Another grace is the opportunity to renew one’s commitment. Shifting circumstances in a marriage—a first child, a new job, a death in the family, the empty nest, the aging process— offer an occasion of renewal of the commitment of a couple. So too, priests’ shifts of circumstance occasioned by a different assignment become an occasion of grace for renewing commitment. This is a chance to take up one’s ministry and life with new deliberateness.
Contemporary resources can lighten the load of such transitions. People in transition may avail themselves of the help afforded by Christ-centered psychology. People can seek out advice from people who have gone this pathway before. Life coaches and mentors can offer perspective and encouragement. This can be beneficial. This help, however, is insufficient. Another dimension is faith. We believe our lives are more than the sum of biological, psychological, and sociological processes. They are a journey to God. Discernment enables us to identify and embrace our lives of journey to God by viewing events and movements in faith.
Discernment starts with personal prayer and a dialogue with a trusted spiritual director, mentor, confessor or prayer partner. This conversation can uncover or discover the meaning of the change or transition in terms of one’s relationship with God. The shape and dimensions of one’s relationship with God are not always evident. Discernment reads events with the eyes of faith. How does such a transition bear on our relationship with God? How might it draw us closer to God? What response is being summoned from us?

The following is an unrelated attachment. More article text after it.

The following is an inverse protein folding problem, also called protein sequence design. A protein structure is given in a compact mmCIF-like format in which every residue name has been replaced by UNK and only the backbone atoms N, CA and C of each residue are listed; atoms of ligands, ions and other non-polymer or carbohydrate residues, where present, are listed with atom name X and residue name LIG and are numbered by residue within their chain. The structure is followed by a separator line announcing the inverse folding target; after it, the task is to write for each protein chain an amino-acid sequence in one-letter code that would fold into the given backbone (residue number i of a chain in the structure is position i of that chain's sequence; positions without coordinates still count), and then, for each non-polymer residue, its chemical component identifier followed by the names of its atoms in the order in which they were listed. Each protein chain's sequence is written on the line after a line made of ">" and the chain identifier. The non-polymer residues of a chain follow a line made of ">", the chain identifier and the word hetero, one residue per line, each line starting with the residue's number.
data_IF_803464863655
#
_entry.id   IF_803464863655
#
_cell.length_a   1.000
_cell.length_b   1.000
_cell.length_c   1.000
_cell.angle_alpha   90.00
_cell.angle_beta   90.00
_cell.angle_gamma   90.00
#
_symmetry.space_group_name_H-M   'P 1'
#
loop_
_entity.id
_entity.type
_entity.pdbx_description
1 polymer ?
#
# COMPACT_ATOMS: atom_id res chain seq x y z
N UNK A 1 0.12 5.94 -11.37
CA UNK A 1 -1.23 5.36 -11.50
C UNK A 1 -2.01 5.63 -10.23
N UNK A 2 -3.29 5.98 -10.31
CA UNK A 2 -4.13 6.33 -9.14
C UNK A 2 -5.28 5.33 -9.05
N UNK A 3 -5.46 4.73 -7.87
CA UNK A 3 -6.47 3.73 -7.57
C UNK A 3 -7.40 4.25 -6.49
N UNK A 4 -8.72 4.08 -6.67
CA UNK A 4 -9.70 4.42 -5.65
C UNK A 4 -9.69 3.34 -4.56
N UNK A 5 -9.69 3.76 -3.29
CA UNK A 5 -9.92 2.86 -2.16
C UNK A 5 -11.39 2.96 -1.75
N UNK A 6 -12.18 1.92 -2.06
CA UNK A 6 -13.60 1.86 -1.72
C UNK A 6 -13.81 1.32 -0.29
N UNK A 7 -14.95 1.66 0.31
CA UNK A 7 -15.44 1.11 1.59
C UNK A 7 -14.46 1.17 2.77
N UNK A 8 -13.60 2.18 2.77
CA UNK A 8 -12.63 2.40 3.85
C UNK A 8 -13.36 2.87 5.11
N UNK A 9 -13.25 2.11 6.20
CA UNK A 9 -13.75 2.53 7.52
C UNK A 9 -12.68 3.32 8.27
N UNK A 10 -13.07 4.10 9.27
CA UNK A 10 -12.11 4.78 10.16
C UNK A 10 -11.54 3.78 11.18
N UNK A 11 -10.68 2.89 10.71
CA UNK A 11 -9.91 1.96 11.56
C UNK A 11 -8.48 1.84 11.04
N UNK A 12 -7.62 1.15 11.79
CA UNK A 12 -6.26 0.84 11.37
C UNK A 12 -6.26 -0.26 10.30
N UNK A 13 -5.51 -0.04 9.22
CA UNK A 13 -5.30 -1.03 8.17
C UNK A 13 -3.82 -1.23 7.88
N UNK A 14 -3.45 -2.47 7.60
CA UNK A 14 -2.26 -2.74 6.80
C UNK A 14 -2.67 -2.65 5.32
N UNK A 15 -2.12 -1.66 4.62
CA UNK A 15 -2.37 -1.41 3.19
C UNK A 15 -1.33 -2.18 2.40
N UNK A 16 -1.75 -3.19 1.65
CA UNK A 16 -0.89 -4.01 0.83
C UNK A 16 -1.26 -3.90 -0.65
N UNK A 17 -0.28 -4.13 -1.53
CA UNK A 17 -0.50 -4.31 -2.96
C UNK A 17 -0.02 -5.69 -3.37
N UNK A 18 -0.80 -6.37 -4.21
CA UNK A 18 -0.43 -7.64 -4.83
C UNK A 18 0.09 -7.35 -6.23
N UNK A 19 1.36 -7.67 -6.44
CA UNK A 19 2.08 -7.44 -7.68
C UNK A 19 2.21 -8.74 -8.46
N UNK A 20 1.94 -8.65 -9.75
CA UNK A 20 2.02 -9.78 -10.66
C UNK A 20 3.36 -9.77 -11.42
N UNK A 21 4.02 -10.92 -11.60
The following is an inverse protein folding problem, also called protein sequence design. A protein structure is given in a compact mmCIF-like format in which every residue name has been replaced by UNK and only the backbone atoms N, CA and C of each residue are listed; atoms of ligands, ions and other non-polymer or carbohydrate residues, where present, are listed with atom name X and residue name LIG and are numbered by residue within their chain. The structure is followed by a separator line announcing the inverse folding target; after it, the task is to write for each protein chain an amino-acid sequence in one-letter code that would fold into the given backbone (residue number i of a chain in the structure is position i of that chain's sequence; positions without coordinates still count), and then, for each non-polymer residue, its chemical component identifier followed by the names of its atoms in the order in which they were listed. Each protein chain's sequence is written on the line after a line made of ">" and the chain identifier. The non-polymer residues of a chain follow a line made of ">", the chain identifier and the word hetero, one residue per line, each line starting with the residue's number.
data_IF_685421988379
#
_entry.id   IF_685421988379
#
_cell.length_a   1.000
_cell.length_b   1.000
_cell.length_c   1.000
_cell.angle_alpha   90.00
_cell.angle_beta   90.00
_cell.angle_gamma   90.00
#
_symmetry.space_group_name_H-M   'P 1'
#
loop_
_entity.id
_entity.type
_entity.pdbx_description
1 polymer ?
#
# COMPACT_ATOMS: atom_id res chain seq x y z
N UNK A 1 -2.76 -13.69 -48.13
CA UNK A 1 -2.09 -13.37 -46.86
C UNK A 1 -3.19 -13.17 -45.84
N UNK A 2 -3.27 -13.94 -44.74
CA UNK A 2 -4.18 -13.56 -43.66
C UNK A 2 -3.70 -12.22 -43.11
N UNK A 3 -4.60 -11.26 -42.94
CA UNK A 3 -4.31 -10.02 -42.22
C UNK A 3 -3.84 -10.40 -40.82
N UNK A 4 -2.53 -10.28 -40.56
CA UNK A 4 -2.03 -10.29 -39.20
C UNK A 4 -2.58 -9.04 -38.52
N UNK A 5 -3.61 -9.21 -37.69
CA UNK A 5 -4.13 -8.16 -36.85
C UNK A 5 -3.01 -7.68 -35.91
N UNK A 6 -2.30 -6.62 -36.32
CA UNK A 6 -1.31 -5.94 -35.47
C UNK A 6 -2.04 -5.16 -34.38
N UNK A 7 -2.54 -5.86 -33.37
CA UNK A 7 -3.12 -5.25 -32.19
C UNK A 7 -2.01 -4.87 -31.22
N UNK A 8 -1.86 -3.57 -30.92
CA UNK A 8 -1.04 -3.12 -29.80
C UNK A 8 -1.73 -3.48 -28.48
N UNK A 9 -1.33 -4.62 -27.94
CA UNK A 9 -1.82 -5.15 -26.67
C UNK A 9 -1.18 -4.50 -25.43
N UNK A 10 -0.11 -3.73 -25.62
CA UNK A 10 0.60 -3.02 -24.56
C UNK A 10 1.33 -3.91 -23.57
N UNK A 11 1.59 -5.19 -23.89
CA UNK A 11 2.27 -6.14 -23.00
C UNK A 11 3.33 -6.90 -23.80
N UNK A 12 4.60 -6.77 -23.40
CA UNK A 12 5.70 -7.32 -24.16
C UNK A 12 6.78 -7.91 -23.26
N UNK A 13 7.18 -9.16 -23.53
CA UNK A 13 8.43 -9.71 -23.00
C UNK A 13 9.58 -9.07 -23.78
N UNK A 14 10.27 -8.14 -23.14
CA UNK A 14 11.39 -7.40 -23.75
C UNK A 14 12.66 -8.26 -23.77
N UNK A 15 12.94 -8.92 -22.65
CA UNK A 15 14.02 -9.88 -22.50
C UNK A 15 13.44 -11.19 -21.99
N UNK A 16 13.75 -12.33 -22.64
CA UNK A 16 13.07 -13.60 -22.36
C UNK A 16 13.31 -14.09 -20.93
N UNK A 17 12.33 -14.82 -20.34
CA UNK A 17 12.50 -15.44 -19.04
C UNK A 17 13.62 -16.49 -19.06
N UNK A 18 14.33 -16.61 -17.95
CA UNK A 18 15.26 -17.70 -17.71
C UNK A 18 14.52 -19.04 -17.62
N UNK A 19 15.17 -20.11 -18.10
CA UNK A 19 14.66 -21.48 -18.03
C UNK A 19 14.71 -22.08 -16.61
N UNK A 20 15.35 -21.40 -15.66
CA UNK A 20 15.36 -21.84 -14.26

Another discernment has to do with “detachment.” Every movement forward in the spiritual journey is also a departure, a letting go. What do we need to leave behind or jettison? Some detachment may clearly and easily be identified because it involves external realities. A more subtle and significant invitation to inner detachment might exist from reluctance, fear, or old securities. This detachment is “apostolic” because it connects closely with our “mission” in life.
The discernment process may touch on very practical matters. Although one is called to detachment and departure, some continuity and connection can remain. To what extent? In what way? For how long? Human wisdom offers a perspective on these questions. God’s holy wisdom offers another perspective that enables us to identify God’s will and direction.